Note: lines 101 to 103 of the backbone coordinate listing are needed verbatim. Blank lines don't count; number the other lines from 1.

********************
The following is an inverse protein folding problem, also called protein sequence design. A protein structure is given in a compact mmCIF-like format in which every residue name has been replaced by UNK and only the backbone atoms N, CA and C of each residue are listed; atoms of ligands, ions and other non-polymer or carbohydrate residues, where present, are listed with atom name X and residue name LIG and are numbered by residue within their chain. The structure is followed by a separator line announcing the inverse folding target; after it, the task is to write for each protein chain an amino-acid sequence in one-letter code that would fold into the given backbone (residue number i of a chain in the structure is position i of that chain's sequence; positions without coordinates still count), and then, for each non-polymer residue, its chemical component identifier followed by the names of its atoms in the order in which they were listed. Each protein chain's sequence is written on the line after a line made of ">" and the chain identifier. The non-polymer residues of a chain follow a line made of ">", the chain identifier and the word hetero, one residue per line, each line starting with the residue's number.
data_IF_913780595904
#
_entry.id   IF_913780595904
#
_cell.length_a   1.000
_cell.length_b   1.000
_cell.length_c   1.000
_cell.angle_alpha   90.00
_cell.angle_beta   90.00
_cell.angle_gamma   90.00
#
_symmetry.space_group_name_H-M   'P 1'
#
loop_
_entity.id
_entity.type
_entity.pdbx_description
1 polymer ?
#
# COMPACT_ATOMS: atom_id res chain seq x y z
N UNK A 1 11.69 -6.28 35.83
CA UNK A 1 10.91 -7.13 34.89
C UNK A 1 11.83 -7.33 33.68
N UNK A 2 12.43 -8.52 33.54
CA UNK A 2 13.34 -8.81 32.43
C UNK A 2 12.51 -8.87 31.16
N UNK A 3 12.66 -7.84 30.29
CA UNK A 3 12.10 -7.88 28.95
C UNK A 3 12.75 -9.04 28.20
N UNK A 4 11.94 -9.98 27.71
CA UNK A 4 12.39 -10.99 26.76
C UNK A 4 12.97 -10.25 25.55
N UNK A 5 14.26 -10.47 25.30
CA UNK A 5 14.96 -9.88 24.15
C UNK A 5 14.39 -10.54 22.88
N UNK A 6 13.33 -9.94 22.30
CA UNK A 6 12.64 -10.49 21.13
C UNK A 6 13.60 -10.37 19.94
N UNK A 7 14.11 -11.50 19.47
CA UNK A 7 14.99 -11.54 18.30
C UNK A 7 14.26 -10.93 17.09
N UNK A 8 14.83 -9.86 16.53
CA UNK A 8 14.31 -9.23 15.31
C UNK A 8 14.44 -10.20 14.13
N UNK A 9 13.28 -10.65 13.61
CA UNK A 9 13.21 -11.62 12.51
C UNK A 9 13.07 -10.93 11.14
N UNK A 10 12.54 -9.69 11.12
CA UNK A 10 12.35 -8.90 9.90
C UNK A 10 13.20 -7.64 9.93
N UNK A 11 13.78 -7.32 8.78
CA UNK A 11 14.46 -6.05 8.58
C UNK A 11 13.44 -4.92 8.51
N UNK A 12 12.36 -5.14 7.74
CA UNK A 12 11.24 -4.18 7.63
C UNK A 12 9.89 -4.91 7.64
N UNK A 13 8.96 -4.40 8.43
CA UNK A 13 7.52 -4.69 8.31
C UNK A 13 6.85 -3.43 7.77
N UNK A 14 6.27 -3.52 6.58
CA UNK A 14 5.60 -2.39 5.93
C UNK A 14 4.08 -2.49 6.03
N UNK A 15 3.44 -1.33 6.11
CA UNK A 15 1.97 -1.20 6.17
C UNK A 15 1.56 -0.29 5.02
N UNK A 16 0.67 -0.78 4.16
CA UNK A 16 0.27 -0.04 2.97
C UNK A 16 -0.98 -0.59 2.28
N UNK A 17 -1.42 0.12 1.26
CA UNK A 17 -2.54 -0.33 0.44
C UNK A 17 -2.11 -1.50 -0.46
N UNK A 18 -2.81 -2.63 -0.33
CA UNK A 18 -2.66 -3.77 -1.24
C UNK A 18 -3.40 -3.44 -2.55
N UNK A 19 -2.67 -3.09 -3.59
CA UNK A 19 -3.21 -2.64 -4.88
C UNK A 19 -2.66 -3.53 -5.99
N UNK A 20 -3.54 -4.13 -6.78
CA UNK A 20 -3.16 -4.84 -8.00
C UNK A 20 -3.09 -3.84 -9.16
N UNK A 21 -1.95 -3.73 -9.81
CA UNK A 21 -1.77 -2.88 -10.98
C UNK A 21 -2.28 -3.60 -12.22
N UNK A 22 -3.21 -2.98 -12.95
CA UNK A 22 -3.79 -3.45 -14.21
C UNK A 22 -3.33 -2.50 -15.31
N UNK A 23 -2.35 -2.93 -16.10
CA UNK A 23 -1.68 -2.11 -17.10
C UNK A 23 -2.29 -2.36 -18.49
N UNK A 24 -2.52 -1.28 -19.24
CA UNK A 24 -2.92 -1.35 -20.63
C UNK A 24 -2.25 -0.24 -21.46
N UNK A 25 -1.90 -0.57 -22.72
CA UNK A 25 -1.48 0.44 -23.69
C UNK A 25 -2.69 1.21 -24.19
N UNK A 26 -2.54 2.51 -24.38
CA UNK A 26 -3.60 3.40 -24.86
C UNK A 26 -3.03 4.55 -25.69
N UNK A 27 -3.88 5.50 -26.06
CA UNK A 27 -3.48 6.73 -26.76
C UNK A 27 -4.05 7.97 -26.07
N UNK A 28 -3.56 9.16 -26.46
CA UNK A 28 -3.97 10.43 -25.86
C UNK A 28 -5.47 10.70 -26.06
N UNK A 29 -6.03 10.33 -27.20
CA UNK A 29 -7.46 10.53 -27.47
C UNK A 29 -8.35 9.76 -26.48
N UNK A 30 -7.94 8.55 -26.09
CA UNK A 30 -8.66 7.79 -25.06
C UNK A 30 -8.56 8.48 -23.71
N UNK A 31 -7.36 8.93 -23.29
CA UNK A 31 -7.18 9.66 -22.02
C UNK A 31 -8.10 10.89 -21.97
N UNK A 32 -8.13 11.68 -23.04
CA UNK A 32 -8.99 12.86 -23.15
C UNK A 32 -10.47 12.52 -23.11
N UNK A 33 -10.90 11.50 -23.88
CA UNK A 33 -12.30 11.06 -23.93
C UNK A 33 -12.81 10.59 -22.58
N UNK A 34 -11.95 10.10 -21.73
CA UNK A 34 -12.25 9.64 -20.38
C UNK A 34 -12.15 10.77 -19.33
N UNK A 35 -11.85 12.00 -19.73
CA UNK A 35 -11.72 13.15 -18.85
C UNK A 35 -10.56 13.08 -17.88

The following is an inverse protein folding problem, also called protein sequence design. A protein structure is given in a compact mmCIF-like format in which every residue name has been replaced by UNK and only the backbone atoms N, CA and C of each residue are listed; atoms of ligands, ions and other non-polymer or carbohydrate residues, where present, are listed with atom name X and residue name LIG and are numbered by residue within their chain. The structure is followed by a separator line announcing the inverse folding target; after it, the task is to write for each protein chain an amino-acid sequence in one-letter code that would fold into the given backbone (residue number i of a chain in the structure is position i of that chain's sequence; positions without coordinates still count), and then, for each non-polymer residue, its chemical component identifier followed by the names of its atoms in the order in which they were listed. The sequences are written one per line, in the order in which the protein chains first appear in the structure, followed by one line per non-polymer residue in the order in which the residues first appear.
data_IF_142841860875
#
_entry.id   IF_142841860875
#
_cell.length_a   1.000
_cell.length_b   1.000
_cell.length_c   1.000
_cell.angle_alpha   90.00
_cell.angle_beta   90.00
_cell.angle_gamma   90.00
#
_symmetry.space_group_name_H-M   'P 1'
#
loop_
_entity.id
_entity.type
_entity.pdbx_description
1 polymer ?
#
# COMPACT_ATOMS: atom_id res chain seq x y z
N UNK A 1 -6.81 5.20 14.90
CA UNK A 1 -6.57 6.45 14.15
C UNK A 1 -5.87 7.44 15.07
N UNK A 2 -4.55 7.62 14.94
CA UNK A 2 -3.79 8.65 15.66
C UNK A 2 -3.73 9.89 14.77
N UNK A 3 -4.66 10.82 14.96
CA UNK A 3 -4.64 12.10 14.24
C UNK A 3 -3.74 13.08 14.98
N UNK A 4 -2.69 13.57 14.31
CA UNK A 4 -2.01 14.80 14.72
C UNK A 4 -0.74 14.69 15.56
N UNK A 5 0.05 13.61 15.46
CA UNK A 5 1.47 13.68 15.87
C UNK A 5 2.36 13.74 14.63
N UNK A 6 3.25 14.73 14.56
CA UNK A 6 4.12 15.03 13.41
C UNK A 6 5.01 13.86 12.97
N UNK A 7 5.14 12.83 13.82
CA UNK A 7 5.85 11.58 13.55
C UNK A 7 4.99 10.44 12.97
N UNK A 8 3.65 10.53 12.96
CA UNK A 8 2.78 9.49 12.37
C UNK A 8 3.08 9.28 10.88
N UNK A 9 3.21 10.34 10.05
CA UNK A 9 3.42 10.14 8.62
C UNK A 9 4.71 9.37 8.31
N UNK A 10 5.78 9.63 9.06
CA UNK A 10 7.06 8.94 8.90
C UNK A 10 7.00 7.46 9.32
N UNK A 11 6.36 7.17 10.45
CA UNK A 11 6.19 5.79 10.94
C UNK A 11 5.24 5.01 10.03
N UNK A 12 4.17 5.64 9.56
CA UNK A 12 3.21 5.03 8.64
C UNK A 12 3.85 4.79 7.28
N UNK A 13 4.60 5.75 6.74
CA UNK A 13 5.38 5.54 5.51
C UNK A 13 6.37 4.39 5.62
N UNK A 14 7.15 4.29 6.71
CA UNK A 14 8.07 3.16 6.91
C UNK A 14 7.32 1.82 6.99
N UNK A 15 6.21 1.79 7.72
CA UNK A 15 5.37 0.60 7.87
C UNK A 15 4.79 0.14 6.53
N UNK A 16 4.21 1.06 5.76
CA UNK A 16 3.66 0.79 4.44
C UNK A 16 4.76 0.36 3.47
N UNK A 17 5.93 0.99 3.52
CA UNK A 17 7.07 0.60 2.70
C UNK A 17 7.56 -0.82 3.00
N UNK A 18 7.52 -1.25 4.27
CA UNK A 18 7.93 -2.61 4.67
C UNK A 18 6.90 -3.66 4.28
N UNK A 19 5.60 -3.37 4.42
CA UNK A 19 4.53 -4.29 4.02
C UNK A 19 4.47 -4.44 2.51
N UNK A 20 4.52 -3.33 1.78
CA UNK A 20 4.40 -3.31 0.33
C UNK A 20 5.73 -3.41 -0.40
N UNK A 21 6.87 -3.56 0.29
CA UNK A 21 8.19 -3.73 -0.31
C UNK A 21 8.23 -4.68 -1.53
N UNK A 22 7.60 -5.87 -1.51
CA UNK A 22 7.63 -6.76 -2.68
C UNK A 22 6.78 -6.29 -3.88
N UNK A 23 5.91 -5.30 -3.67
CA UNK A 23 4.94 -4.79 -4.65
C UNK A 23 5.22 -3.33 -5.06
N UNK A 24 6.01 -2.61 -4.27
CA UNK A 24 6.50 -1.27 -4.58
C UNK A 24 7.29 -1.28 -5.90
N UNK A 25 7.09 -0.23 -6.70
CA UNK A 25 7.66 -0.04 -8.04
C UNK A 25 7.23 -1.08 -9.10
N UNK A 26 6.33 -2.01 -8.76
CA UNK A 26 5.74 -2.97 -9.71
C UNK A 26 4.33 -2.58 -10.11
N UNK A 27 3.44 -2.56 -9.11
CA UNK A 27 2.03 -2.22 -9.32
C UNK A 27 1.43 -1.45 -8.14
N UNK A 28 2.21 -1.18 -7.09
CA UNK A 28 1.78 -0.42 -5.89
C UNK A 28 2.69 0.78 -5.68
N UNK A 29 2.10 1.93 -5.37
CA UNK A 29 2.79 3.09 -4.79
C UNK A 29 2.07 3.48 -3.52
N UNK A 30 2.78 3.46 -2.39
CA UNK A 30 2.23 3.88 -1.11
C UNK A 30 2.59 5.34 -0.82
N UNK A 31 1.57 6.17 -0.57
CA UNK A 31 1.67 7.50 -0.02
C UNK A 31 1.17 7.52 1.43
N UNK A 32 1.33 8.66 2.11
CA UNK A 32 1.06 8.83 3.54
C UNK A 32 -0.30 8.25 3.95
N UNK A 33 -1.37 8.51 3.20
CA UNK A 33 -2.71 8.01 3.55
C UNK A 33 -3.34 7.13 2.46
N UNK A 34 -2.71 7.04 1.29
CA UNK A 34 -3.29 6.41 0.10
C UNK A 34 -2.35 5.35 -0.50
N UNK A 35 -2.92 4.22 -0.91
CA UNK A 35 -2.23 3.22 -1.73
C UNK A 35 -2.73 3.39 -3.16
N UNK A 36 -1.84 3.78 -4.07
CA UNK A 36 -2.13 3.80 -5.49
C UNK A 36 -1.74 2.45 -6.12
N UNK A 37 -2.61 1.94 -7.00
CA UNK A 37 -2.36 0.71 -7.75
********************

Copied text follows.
CA UNK A 27 -3.48 6.73 -26.76
C UNK A 27 -4.05 7.97 -26.07
N UNK A 28 -3.56 9.16 -26.46